1) The first objective implies the conceptual embedding of cosmopolitanism, a contested scholarly term with a long history, incorporating an inherent tension between inclusion and exclusion. Precisely that tension is why cosmopolitanism offers such an applicable angle to approach Latin literary history with. Alongside Latin’s qualifications to include people from different linguistic, cultural, geographical, and religious backgrounds through the tradition of schooling, Latin has also nourished mechanisms of exclusion, showcasing certain elitist, hegemonic and imperialistic tendencies throughout Europe’s history.[11] RELICS examines at what expense and under which conditions the privilege of ‘citizenship’ to this Latin literary ‘cosmos’ was regulated, and which were the prescriptive forces that allowed or disallowed access.

2) The second point digs deeper into what kinds of dynamics Latin generated in its unique role within the literary landscape of Europe and its border zones and contact zones. Attention is given to the interaction with competing ‘cosmopolitan’ literary languages, most importantly Arabic, Hebrew and Greek. Moreover, attention is paid to the dialogue between Latin literary culture and the vernaculars from the early Middle Ages onward.[12] How did the cosmopolitan literary culture of Latin affect, accelerate and decelerate the rise of literatures within the vernaculars? How did the negation and exchange between the all-embracing Latin culture and the initially smaller but quickly developing vernacular cultures evolve, both on an aesthetic and socio-cultural level?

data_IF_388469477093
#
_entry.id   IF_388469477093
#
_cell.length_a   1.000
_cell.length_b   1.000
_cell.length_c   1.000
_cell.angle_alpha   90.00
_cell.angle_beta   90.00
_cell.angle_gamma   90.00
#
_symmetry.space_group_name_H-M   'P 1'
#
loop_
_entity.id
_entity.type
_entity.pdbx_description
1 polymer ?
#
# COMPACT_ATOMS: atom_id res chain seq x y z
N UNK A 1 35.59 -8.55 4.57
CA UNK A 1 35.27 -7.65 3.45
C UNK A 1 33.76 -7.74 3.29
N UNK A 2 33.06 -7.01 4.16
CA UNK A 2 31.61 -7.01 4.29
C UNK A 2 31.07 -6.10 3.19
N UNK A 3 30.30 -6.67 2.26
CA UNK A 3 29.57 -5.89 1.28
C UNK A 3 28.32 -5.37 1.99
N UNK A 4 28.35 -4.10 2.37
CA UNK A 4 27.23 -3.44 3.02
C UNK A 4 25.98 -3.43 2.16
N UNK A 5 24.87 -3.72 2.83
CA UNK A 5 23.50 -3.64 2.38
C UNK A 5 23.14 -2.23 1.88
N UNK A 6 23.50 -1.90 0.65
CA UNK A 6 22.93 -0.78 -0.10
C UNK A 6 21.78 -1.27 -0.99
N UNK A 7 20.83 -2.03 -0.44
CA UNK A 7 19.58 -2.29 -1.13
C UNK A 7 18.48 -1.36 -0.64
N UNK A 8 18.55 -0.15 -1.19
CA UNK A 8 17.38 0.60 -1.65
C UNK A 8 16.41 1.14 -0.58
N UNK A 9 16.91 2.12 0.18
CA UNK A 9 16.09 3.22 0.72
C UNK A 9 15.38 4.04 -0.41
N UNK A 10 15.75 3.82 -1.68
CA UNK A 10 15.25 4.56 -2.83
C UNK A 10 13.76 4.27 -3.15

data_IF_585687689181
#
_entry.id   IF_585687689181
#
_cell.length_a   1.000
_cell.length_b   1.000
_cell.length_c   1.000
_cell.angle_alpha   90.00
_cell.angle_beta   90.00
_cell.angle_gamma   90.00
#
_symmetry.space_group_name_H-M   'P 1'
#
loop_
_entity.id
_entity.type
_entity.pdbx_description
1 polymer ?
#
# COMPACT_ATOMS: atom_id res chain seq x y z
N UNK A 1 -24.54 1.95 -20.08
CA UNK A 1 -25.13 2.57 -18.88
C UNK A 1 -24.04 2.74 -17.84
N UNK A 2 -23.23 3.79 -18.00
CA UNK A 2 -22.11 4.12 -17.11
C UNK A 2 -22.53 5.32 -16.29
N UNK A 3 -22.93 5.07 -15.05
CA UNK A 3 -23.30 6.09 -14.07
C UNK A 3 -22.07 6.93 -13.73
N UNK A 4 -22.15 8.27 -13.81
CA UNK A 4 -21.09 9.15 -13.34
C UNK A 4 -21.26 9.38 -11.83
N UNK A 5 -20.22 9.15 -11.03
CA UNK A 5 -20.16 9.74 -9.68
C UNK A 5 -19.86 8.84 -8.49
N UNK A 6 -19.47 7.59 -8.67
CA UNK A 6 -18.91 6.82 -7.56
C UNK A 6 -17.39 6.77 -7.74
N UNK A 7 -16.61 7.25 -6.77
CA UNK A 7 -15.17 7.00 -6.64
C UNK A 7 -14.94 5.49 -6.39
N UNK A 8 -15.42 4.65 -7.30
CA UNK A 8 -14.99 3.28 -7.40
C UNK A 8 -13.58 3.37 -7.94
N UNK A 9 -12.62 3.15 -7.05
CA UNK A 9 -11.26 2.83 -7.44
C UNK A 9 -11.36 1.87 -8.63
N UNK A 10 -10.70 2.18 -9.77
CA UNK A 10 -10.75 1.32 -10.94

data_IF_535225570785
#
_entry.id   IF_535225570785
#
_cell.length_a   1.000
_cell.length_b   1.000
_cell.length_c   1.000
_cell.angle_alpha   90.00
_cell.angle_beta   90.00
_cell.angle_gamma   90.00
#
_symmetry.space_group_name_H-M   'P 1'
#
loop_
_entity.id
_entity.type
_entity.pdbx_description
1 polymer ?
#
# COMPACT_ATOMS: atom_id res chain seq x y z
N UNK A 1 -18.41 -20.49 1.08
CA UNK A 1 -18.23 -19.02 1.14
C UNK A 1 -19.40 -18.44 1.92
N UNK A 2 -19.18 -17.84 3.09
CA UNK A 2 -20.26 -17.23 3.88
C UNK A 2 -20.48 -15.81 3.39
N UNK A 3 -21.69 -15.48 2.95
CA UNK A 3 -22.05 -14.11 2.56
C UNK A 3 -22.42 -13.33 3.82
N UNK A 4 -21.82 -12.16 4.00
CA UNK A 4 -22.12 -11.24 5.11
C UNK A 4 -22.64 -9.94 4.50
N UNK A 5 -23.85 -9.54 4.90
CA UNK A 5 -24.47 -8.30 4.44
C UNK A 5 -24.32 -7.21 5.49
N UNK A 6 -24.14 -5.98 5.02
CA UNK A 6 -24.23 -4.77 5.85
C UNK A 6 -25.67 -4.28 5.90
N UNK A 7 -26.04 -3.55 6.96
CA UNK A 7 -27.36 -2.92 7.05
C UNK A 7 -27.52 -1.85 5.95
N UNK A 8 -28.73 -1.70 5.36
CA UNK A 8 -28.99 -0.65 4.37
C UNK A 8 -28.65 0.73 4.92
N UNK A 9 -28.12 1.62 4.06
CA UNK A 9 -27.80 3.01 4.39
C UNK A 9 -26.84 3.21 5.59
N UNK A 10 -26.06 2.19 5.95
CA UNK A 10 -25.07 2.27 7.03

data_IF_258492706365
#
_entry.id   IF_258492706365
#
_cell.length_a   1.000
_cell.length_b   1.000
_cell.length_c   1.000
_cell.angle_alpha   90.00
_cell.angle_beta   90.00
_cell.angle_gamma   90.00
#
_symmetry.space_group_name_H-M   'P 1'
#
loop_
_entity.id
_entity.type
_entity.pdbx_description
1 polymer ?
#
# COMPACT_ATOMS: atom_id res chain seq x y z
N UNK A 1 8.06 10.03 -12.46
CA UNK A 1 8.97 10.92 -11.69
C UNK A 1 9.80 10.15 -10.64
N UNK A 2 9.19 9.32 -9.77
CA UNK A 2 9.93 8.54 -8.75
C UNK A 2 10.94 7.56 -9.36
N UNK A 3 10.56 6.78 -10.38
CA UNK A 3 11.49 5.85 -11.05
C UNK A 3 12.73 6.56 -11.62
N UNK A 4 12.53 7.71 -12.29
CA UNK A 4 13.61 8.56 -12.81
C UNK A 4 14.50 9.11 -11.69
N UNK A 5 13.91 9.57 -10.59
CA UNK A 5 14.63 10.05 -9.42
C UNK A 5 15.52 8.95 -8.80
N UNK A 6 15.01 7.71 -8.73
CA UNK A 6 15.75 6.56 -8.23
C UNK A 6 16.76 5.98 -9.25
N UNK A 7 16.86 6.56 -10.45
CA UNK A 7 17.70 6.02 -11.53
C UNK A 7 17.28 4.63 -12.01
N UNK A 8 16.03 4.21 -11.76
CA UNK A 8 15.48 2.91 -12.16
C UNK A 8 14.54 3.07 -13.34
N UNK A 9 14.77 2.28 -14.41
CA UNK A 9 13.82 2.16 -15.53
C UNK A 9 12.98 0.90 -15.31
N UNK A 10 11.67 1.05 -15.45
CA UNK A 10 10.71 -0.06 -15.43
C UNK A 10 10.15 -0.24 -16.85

Latin, in its literary usage, has for most of its history been an artificial language on life support in the schools. RELICS aims to explore the impact of education on the use of Latin within European literary culture. From its moment of institutionalization in the first century, schooling in Latin forms a leitmotiv throughout European history, only losing its omnipresent status in the past two centuries. Schooling in Latin provided authors—also the ones who only published in the vernacular languages—with a standard equipment of knowledge, and a background, through and against which they made their own literary creations. At the same time, schooling was a means to initiate people from a diversity of linguistic, cultural, geographical, and religious[13] backgrounds in a common culture of learning and tradition (and to exclude others). RELICS wants to examine, amongst other things, how the physical and metaphorical Latin classroom informed methods of writing and reading literature—not just Latin, but also other (vernacular) languages—, in what ways authors confirmed and emancipated from the norms implied by their education, if and to what extent schooling shaped a sort of ‘cultural memory’ shared by a European intellectual public, and the dynamics of inclusion and exclusion inherent to the process of shaping a ‘common’ European literary identity.